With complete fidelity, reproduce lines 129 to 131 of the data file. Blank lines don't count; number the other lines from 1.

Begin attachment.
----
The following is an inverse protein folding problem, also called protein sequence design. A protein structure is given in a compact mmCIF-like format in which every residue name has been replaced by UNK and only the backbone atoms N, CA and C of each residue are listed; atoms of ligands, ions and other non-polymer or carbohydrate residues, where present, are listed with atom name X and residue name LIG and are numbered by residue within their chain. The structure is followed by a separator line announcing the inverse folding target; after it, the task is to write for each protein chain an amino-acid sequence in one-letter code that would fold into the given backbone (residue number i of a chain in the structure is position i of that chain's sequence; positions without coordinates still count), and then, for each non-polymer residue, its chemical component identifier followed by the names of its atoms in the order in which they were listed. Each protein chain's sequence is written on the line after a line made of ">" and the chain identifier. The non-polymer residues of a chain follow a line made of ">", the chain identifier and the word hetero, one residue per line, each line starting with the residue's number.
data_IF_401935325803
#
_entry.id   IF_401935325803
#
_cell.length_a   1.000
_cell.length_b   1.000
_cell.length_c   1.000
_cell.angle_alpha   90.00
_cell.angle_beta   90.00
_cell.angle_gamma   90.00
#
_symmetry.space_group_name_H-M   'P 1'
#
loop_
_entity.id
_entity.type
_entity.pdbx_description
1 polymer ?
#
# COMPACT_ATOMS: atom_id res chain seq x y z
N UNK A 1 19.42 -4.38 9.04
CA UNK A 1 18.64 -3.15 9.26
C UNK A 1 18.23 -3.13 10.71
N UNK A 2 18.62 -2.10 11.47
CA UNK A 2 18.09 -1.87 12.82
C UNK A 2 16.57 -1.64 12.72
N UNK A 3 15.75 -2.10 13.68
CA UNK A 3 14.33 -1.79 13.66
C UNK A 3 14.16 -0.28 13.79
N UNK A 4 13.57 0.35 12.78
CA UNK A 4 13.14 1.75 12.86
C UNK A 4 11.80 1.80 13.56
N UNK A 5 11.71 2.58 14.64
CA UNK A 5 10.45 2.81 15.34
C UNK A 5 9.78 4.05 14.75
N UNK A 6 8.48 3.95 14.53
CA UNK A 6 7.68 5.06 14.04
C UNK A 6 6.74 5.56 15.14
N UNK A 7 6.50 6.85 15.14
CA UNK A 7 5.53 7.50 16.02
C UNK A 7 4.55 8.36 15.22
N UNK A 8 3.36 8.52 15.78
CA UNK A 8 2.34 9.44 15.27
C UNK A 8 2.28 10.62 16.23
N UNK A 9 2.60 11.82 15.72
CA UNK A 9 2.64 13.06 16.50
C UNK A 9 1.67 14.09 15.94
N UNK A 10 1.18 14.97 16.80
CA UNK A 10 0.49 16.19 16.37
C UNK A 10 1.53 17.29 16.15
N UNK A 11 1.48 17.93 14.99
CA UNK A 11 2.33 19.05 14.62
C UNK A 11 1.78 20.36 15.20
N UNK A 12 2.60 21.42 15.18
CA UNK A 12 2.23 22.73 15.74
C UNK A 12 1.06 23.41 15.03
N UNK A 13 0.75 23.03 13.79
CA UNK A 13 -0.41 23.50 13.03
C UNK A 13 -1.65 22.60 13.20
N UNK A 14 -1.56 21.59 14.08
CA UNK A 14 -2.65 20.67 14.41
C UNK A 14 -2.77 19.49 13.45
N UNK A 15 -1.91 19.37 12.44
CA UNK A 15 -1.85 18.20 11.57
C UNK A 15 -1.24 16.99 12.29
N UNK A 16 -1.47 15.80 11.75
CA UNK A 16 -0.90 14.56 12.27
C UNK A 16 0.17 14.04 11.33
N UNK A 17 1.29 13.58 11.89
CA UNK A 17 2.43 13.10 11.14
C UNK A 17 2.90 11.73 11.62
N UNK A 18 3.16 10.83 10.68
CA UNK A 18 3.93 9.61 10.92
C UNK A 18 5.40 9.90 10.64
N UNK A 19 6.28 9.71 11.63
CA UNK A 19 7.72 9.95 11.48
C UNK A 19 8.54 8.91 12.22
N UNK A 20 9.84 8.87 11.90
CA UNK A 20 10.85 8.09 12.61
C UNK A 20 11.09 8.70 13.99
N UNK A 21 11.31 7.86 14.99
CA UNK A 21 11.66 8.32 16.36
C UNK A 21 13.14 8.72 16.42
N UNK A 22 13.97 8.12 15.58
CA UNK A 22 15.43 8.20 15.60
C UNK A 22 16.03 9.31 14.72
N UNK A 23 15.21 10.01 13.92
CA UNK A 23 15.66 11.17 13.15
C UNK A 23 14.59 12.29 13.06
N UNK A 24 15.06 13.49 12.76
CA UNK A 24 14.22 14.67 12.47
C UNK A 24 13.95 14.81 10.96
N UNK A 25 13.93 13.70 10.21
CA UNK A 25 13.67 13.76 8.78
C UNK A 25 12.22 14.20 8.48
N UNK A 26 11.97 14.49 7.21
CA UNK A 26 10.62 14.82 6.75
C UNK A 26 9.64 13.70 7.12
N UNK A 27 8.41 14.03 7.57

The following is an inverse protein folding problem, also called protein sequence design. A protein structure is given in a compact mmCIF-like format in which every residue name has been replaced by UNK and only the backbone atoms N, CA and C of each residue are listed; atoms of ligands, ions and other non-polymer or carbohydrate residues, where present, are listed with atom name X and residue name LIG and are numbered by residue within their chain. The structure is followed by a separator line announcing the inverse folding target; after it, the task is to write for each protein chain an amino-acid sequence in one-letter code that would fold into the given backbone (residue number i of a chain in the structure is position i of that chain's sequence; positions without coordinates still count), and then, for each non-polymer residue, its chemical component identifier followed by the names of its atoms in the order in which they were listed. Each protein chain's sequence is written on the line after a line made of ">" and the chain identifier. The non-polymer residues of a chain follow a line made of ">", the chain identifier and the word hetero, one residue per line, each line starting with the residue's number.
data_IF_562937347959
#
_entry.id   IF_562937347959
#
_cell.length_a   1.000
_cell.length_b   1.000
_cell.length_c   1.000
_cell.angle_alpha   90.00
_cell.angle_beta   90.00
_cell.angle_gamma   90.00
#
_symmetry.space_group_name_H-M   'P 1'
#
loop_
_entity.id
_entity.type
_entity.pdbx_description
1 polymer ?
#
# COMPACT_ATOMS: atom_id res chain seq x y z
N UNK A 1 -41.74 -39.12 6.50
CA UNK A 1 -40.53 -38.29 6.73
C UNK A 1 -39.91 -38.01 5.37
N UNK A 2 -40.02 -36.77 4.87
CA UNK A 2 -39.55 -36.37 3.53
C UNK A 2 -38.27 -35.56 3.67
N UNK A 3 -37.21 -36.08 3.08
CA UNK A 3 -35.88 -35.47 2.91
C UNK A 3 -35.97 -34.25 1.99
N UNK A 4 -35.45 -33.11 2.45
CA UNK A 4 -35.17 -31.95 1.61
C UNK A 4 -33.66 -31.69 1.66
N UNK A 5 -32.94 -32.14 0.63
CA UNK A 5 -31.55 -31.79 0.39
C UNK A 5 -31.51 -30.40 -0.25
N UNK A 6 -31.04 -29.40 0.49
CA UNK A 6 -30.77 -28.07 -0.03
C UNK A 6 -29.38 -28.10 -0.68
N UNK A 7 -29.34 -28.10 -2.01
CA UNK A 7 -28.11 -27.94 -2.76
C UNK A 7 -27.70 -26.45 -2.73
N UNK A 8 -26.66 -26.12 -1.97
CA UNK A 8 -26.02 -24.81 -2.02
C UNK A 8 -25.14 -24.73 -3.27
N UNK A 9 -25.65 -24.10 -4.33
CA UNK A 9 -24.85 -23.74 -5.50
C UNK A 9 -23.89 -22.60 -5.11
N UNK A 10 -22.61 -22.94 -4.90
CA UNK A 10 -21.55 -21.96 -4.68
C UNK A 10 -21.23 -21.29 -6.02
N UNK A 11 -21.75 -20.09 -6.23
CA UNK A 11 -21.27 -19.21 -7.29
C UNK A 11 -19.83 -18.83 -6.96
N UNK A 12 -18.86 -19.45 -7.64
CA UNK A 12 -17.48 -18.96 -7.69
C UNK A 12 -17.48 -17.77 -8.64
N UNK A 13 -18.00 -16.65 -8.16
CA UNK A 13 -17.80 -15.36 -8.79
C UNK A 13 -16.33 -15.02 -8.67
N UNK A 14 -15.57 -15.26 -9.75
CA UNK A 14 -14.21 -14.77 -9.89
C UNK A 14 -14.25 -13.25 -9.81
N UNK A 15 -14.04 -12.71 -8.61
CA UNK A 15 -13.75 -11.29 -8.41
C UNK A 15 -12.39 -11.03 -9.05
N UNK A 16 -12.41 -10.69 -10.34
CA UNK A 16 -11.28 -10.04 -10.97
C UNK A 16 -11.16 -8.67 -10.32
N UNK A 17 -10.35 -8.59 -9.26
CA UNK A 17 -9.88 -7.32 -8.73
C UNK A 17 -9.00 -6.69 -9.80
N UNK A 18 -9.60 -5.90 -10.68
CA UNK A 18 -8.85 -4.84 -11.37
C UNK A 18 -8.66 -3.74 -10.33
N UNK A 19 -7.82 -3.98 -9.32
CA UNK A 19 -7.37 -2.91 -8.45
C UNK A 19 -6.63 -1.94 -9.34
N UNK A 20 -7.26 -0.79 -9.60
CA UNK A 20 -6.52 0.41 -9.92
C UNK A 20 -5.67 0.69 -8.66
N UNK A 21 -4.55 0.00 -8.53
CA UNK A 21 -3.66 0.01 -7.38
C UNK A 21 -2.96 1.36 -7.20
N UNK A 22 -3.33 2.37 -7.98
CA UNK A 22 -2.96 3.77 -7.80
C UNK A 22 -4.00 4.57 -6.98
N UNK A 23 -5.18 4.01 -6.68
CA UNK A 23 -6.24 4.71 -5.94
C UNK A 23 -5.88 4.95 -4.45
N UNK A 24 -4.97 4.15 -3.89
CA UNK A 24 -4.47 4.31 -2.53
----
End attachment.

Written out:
CA UNK A 3 -35.88 -35.47 2.91
C UNK A 3 -35.97 -34.25 1.99
N UNK A 4 -35.45 -33.11 2.45